It’s a terrible truth that we – even dedicated believers – often painfully underestimate the power contained within the Scriptures. I will honestly say that there are portions of the Bible that, at times, feel to some as though they drag-on. This is our problem though, not some issue with the Word itself; we often desire to be entertained or provoked, and in the long passages of genealogical information and the like, some people find themselves slipping into disinterest. That’s not to say that this material isn’t valuable! Never make the mistake of ever considering anything in the Scriptures as useless or fluffy or just bulk material; every single word, every single phrase, every name and number has it place and purpose and is there because the Lord directed it to be. What’s really profound is when we take the time to dig into these places – indeed the Word as a whole – and see that there is so much more than just the obvious words on the page before us…
In our modern way of approaching the words of Scripture, we often miss out on some critical and powerful additional insights. If we just read the words on the page as we would any other literary work, we seriously underestimate what’s before us. You see, the ancient way the Hebrews interpreted the Scriptures – not just the Old Testament but the New Testament also – was through an understanding that they, being divinely inspired, were more than just words on a page. They understood that to fully appreciate them, there must be an interpretation that took into account several levels of application. To guide them through these levels of application, they used the word “PARDES.”
The core of the Hebrew word Pardes, you see, is composed of four letters – P. R. D. S. – and each of these stand for another word:
The way these four words come together may just change the way you view Scripture. These words represent a descent into something deeper and more profound than just the obvious letters on the page, and the implications they present are often staggering.
Beginning with the uppermost layer of interpretation, we have the P’shat. This is the simple or literal meaning of the text. Now, don’t misunderstand what I mean by calling it “simple or literal,” for though it is the most obvious layer of the text, it can and does contain many, many forms of rhetorical devices including allegory, idioms, hyperbole, and the like. So, in that way, it is the most obvious of the layers, being on the surface, and it presents us with the basic message of the Scripture. As the Rabbis saw it, the P’shat can never be changed or discarded because in doing so we would lose our ability to accurately understand and appreciate the message of the Word. If the literal understanding of Scripture is abandoned, then we are left to be tossed adrift amongst restless waves of subjectivity and idle speculation! The P’shat is critical to our overall understanding of God’s Word.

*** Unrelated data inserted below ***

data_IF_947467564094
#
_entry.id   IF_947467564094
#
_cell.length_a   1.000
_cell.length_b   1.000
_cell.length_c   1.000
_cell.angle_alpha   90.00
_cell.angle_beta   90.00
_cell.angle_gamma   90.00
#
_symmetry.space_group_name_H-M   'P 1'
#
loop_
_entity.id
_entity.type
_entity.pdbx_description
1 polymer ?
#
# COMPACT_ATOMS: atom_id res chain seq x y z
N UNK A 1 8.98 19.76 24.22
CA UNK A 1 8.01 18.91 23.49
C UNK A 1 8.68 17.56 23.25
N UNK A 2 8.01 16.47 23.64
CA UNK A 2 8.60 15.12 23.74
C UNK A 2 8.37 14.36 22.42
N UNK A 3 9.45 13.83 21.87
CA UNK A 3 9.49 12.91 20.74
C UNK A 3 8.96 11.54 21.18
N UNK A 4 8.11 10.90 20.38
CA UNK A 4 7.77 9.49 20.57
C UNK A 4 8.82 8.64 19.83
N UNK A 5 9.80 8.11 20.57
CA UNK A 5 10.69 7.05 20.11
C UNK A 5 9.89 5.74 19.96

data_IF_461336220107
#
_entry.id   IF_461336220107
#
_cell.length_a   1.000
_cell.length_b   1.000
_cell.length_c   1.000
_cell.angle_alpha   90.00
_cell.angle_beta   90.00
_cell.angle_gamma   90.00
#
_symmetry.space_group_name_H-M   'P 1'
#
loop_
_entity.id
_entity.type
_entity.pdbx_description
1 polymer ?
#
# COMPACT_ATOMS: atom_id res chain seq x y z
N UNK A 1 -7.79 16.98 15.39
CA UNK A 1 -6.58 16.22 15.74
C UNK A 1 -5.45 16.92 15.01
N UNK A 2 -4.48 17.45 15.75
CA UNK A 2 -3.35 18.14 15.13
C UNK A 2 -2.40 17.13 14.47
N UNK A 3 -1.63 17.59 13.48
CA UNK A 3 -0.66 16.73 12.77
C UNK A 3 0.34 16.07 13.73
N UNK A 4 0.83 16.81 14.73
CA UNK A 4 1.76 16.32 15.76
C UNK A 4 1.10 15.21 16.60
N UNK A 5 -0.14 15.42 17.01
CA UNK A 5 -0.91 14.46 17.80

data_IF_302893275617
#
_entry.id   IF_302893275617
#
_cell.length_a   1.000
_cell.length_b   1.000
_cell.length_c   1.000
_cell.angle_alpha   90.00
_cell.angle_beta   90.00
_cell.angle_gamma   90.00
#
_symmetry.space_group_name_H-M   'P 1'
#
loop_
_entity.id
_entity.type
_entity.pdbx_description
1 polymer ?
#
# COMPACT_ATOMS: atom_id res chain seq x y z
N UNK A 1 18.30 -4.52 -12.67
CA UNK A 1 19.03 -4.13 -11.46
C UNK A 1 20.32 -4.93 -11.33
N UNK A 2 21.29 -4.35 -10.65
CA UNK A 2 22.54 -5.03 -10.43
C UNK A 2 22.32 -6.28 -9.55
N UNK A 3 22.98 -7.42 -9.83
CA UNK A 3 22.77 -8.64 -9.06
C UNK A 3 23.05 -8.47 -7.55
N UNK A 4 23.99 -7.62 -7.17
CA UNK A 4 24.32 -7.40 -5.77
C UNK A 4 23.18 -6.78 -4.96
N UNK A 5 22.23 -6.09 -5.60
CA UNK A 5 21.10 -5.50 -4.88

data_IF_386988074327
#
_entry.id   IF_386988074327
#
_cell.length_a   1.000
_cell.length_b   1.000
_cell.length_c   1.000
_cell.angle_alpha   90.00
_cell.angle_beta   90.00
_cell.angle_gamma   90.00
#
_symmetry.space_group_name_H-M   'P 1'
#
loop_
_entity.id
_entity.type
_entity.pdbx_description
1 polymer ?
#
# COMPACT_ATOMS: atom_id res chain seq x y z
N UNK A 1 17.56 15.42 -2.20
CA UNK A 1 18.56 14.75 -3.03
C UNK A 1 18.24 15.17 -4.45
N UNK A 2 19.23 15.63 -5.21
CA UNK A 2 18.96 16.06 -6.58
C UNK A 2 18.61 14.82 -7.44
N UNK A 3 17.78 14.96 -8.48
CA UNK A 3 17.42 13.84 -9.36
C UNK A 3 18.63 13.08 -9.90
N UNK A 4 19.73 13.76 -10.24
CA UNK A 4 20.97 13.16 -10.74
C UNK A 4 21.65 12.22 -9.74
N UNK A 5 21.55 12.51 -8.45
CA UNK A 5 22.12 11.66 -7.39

The next layer of Hebraic understanding is the Remez. The Remez is a hint of something deeper in the text. While the P’shat gives us the direct meaning of a verse or passage, the Remez goes deeper, finding application on a broader level. The book of Proverbs provides a number of verses that lend themselves to the identification of the Remez. For instance, Proverbs 20:10 tells us:
“Divers weights, and divers measures, both of them are alike abomination to the LORD.”
The obvious, or P’shat, message is clear that God finds dishonesty in business abominable, but as for the Remez, could the message go further, calling our attention to God’s disdain for dishonesty in the life of all? The Remez, as the Rabbis saw it, was just like this, a clue to some deeper message that God was subtly delivering to us.
The next layer is the D’rash, which means “concept.” Most churchgoers are familiar with this notion even if they don’t recognize the Hebrew. In effect, the D’rash is the practical or homiletic application of what has been revealed through the P’shat and or the Remez. It is the way in which the message of the Scripture – obvious or otherwise – comes into effect in our own lives, how it can be applied to us as individuals. In other words, its very much in this way like what one would find in a given sermon: an application of the text for our personal reference.
Finally, and perhaps most tantalizing of all, is the Sod. The word “Sod” translates to “hidden,” and it certainly lives up to its name, for this last and murkiest of the layers of Hebraic interpretation presents us with the mystical meaning of a given passage. In many cases the Sod can be controversial given the mystery that surrounds it, but when the pieces are laid out and a deeper, hidden light begins to shine, it can be an extremely gratifying and energizing moment for those who take the time to seek them out and the truths revealed by them.
So there you have it, the mysterious Rabbinical layers of Scriptural understanding. As they went through these in analyzing the text, they remembered them through that word I noted earlier: PARDES.
Pardes means “garden,” or even “paradise,” and it was a fitting way to remember the various levels of interpretation because, for the Rabbis, the idea of being deeply immersed in God’s Word, understanding it in the multifaceted way it meant to be appreciated, was like being back in Eden, walking with the Lord through His Garden paradise.
Isn’t that fascinating? I bet you’ll look at the Scriptures in a whole new light now…
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